OXNARD — Vincent Godina makes his way down a narrow alley in the dark, peering through a chain-link fence at one of the scenes in La Colonia that fill him with disgust: a pile of rotting lumber that used to be a garage.
"Why isn't anyone cleaning this up?" snaps Godina, a 52-year-old carpenter, during a moonlit walk through his neighborhood. "This type of thing just lowers the property values all over La Colonia."
But Godina has a plan he thinks could help touch off a revitalization effort in one of the city's oldest, poorest and most crowded neighborhoods.
Godina is president of El Pueblo Unido Reinvestment Corp., a nonprofit group that wants to use federal seed money and the labor of future homeowners to launch a program bringing decent, low-cost houses to La Colonia.
The group would start with between two and four homes using $273,000 in federal money. Under the proposal, El Pueblo Unido would use the profits from the sale of the first homes to buy other empty lots and build new houses, repeating the process as the group sold more residences.
"We want the project to continue on and on by itself," Godina said.
Godina believes the project--based on the philosophy of the Habitat for Humanity organization, which requires future homeowners to participate in the home construction--could help reverse La Colonia's decline and move families now living in shacks and garages into economical houses.
But many residents and property owners have come out against the project.
With a pot of $273,000, the project's critics say the group should be able to build more homes, or at least help several potential homeowners make down payments on existing residences.
What's more, residents and property owners say El Pueblo Unido failed to meet with community leaders early on to discuss the details of the project, dooming it from the start. "It doesn't seem to have the blessings of the neighborhood," said Virginia Ramirez, a 70-year-old Oxnard resident who rents out her former home in La Colonia to another family. "Why is that amount of money being spent for only two houses? It is not going to alleviate very much the housing situation in this area."
When El Pueblo Unido representatives went before the Oxnard City Council three weeks ago seeking federal money, La Colonia residents and property owners jammed the council chambers in protest.
The council decided to table the issue and urged El Pueblo Unido representatives to continue meeting with neighborhood leaders to gain more community support.
But Godina did not fare much better at a recent meeting of the La Colonia Neighborhood Council. Residents and property owners stood up one by one to assail El Pueblo Unido's proposal as ill-conceived and shrouded in secrecy.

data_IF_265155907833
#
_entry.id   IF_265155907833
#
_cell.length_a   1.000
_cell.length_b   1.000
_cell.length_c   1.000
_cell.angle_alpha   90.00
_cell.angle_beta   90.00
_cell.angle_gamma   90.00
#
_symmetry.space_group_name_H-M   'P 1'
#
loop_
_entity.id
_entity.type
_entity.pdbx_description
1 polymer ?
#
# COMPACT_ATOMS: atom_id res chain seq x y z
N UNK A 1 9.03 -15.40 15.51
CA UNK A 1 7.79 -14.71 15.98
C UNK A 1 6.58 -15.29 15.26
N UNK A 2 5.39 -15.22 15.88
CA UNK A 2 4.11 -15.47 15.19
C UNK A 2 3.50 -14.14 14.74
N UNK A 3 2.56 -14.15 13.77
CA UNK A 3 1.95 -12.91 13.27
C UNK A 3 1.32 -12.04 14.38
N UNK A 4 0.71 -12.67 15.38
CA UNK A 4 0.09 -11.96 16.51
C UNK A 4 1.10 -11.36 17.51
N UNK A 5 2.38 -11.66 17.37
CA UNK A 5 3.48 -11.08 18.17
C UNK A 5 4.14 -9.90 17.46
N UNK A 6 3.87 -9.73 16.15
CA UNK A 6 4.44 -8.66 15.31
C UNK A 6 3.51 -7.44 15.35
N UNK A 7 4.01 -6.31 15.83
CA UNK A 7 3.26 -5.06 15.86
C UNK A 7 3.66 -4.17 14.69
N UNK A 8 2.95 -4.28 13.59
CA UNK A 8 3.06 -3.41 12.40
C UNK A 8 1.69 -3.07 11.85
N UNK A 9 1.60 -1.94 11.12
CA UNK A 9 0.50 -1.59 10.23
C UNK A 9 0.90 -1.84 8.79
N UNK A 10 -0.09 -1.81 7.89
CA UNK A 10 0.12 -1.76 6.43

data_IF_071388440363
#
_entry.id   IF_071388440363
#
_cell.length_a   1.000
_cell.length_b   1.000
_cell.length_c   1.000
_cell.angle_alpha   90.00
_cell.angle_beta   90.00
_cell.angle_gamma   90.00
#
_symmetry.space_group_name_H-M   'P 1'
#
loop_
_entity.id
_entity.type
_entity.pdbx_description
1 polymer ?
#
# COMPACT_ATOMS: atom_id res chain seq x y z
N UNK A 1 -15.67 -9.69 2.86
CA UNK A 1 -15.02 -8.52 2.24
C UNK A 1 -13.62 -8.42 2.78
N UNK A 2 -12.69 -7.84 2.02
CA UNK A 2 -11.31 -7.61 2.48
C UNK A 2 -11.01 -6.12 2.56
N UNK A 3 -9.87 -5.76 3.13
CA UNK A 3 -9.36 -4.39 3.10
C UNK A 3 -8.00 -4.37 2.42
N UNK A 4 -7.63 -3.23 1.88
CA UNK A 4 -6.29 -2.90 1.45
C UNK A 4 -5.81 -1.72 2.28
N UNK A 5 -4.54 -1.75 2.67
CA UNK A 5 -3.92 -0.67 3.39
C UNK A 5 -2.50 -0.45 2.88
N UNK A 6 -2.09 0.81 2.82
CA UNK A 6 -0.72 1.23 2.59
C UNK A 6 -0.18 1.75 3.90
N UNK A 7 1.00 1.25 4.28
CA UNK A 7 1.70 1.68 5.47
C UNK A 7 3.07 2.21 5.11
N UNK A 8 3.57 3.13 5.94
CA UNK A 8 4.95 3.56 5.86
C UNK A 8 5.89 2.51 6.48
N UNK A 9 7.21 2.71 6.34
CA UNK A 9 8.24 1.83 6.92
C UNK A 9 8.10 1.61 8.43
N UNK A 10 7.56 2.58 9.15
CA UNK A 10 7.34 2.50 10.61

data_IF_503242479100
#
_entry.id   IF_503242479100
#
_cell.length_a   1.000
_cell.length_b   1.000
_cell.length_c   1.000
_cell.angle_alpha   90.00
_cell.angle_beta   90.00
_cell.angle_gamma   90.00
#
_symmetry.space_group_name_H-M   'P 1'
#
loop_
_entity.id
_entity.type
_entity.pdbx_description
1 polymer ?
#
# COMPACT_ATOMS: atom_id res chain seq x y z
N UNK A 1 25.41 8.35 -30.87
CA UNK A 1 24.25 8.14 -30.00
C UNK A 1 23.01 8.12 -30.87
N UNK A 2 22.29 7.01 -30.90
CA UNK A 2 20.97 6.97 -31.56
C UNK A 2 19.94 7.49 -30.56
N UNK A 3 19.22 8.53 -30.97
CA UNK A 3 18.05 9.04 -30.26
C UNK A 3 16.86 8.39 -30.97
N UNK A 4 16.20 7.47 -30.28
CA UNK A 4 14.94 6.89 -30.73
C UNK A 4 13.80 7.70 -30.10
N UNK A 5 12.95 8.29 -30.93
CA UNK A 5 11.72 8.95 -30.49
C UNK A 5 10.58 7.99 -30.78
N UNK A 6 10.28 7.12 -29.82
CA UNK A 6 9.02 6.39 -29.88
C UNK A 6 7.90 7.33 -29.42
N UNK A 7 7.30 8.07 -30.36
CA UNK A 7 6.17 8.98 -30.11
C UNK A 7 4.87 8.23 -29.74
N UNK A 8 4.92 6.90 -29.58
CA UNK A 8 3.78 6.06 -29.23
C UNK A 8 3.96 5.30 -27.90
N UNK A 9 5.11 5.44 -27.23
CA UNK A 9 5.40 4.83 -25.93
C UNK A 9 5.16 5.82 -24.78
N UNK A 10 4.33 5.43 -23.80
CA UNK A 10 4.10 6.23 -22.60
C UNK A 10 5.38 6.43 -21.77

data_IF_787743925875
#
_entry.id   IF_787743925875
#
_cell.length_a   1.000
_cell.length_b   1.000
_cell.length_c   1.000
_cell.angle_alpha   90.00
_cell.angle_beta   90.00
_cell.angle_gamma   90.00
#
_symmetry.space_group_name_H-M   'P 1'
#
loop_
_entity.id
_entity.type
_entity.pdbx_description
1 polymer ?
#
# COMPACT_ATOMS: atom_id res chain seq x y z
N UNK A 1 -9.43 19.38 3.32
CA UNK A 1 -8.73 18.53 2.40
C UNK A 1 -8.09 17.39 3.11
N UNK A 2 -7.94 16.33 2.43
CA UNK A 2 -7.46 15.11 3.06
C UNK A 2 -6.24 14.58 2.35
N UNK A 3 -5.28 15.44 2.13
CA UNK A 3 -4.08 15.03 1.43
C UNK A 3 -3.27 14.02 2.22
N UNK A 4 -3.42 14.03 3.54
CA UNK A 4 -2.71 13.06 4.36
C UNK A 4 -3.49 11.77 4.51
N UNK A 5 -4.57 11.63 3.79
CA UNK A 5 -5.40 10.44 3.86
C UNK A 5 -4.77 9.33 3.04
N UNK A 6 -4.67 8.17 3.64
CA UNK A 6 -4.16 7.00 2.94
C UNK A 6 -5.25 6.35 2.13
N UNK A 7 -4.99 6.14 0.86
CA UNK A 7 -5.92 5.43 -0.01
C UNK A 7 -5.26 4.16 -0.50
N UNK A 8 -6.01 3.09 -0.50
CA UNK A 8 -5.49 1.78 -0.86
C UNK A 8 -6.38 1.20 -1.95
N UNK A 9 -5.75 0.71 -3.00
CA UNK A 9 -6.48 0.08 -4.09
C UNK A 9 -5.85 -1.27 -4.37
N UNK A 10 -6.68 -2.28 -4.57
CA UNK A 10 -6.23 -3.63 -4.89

"This group did not even check with the lot owners to see if they could even buy the properties," said Harold Ceja, a 60-year-old truck driver and a former chairman of La Colonia's Neighborhood Council.
Frustrated but not defeated, Godina said then that he would take his case back to the neighborhood council at its next meeting in March.
"They are trying to kill something before it has been born," said Godina of the project's critics.
But despite the dispute, El Pueblo Unido representatives and residents have long agreed on at least one thing: the desperate lack of decent, low-cost housing in La Colonia. The shortage is not unique to the neighborhood, home to more than 8,000 residents.
But as Oxnard's poorest neighborhood with about a third of its residents living below the poverty level, La Colonia is notorious for its cramped, makeshift dwellings.
"I can see all these chicken coops going up, and you know that there are people living in them when you can see a TV antenna on top of it all," Ramirez said.
More than five residents on average live in each dwelling in La Colonia compared with a citywide average of about 3.5.
Sal Gonzalez, director of the Oxnard Housing Authority, said city code enforcement officers go after property owners who rent garages that have not been properly converted into housing or who violate other city ordinances.
But Gonzalez said cracking down on property owners may force some families onto the street.
"People are asked to leave the garage, and often we don't know what happens after that," Gonzalez said.
Mindful of the neighborhood's chronic lack of decent housing, city officials say they are doing what they can to improve the situation.
Using federal funds, the city is expected to complete an extensive, $3.2-million renovation of 100 units of public housing at the Felicia Court project in La Colonia in July.
The city has also disbursed more than $280,000 in federal loans and grants in the last two years to private property owners seeking to rehabilitate their homes. And city officials are discussing tearing down 70 units of public housing along Colonia Road and building low-cost houses in an effort to turn renters into homeowners.